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Workers monitor microchip production in the clean room at the UTAC plant in Singapore February 8, 2018.

Thomas White/Reuters

Canada’s technology sector is worried small businesses will take longer than foreign giants to rebound from a global shortage of semi-conductor chips — and say consumers might pay the price.

With most of the world’s chips made outside of Canada and brands as big as Nintendo Co. Ltd., Samsung Electronics Co. Ltd. and Apple Inc. vying for them, they fear larger players will get access to supply first and their consumers will end up with higher prices and long wait times.

“[Manufacturers] want to satisfy their biggest customers, but for the little guy like me, I’m getting hit. I’ll lose half my revenues this year,” said Filip Ivanovski, the founder of Gametime Technologies Inc., a Quebec company that makes portable scoreboards and has been out of chips for months.

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“I’ve been completely sold out since probably early March and now I’m in an at least four-month delay before I even get my inventory.”

The chip shortage disrupting Gametime and others materialized last year as people purchased new gadgets while spending more time at home during the COVID-19 pandemic.

Chip factories were simultaneously facing temporary closings, mostly to quell the spread of the disease, but one Japan plant was also engulfed by a fire and another in Texas was shut down by a cold snap.

When they reopened, there was a backlog exacerbated by the launch of the coveted PlayStation 5 and Xbox Series X, and a trade war between the U.S. and China, where many chips are made.

Global chip shortage threatens production of laptops, smartphones and more

The global chip shortage is the wake-up call Canada needs

Now, Apple is warning the shortage could cut US$4-billion from its sales. General Motors Co. has already temporarily laid off 1,500 workers at its Ingersoll, Ont., plant because of the lack of chips to implant in vehicles and Canadian toymaker Spin Master Corp. says it is considering price increases to deal with the situation.

IBM chairman and chief executive Arvind Krishna called the situation “very worrisome” because capacity can take months to scale up and the shortage affects everything from cars and consumer electronics to tablets and computers for students.

“People are being asked to make what I’ll call a really unfortunate dilemma: which will get prioritized?” he said during a media roundtable earlier this month.

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“That’s really hard to do.”

Joe Deu-Ngoc, the co-founder of Toxon Technologies Inc. and Tincubate in Waterloo, Ont., fears small businesses will be low on the priority list.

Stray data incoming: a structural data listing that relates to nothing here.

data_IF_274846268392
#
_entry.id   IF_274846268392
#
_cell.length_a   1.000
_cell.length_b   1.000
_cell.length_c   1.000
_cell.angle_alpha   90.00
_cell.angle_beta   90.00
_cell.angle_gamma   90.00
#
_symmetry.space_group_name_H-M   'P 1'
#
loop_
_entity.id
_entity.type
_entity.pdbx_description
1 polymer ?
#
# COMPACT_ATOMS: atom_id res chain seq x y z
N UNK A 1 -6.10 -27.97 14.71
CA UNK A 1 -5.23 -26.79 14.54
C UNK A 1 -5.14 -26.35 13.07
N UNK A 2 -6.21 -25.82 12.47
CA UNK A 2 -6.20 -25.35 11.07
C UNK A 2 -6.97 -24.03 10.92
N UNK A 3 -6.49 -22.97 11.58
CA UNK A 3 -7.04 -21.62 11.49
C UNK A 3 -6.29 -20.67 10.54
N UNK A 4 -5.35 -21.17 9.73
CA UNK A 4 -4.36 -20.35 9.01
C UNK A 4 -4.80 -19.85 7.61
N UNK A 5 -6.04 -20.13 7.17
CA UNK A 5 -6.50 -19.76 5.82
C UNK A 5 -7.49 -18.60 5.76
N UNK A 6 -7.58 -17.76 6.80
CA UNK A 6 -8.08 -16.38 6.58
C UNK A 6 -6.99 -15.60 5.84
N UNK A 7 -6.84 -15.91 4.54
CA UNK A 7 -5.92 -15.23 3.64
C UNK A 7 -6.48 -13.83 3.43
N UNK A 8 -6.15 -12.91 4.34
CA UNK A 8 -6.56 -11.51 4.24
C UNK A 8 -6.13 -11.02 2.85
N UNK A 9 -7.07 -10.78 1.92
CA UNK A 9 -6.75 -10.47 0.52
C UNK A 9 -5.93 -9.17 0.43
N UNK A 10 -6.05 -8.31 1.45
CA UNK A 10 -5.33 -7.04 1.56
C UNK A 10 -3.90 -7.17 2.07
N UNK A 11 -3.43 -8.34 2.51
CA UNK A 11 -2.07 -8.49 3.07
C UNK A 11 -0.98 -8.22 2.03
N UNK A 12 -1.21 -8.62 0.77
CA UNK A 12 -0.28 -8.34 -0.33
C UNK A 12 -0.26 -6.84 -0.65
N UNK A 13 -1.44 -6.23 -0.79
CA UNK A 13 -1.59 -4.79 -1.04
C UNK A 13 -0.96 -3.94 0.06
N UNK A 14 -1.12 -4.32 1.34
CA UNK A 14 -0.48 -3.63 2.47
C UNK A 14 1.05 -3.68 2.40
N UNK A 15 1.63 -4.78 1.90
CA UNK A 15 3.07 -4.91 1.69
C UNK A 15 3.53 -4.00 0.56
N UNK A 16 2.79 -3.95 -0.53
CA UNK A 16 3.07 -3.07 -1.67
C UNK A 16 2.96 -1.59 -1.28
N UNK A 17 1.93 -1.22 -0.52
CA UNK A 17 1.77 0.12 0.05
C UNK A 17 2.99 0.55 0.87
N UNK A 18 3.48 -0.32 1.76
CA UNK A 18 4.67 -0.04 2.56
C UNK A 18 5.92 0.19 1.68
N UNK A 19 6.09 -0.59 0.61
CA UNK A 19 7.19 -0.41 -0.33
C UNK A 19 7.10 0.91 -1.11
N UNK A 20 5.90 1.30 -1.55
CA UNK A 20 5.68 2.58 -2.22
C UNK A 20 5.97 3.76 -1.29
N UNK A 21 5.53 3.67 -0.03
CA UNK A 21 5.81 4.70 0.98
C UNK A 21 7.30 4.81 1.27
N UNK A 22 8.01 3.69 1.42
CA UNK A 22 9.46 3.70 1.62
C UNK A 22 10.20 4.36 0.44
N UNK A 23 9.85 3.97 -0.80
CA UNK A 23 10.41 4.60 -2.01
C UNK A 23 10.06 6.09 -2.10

Toxon is the maker of the BOWdometer archery practice device and Tincubate is a consultancy and tech-sector incubator.

During past shortages, Mr. Deu-Ngoc noticed large companies overcorrect by ordering huge quantities of chips to keep as inventory.

“It further pushes out that shortage and it actually creates artificial shortages to greatly affect the smaller guys, such as ourselves and many of our clients,” he said.

The longer companies wait for chips, the more likely they are to contemplate laying off workers or increasing prices because there is no product to assemble, inventory to market and sales to offset costs, he said.

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Climbing out of the shortage is tough because small businesses don’t have the reputation or cash, which would help them get pushed up the priority list, he added.

Toxon and Tincubate, for example, have been in business long enough that suppliers are advising them wait times for chips could amount to 26 weeks, but they’ve heard of younger companies without relationships being told 52 weeks is more likely.

“If you’re already in, you’ll be able to starve out the guys that are trying to get in,” Mr. Deu-Ngoc said.

“You’re going to see a shift between who can do the innovation and who will crumble under a lot of these economic pressures.”

Melissa Chee, the president of VentureLab tech hub in Ontario’s York Region, worries about the ramifications of the shortage so much that she and a series of manufacturers, business leaders and investors co-founded Canada’s Semiconductor Council earlier this month.

The group wants to build a semi-conductor strategy for the country and bolster its supply-chain resilience, giving Canada a piece of the $7-trillion market for such chips and small businesses some peace of mind.

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Building that strategy will take time. Ms. Chee estimates semi-conductors can take between five and seven years to be commercialized and end up in products.

IBM, for example, unveiled a two-nanometre chip this month that promises to use 75 per cent less energy than existing seven-nanometer chips and quadruple battery life, but it won’t be in production until 2024.

“The semi-conductor industry is a huge industry that’s always been known to be cyclical and then what COVID really did is amplify that,” Ms. Chee said.

“As COVID went on, demand from consumers and other stakeholders didn’t really match the orders that were placed and there was a lot of unpredictability.”

A national strategy, she said, will give Canada its first comprehensive view of what needs the country has and how an ecosystem can be built to service them.

Acting soon will be very important to keeping small businesses from being hurt further or losing their chances of becoming global tech titans, Ms. Chee believes.

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“This is really a critical juncture, as we look forward to economic recovery,” she said.

“This is our opportunity to own the podium.”

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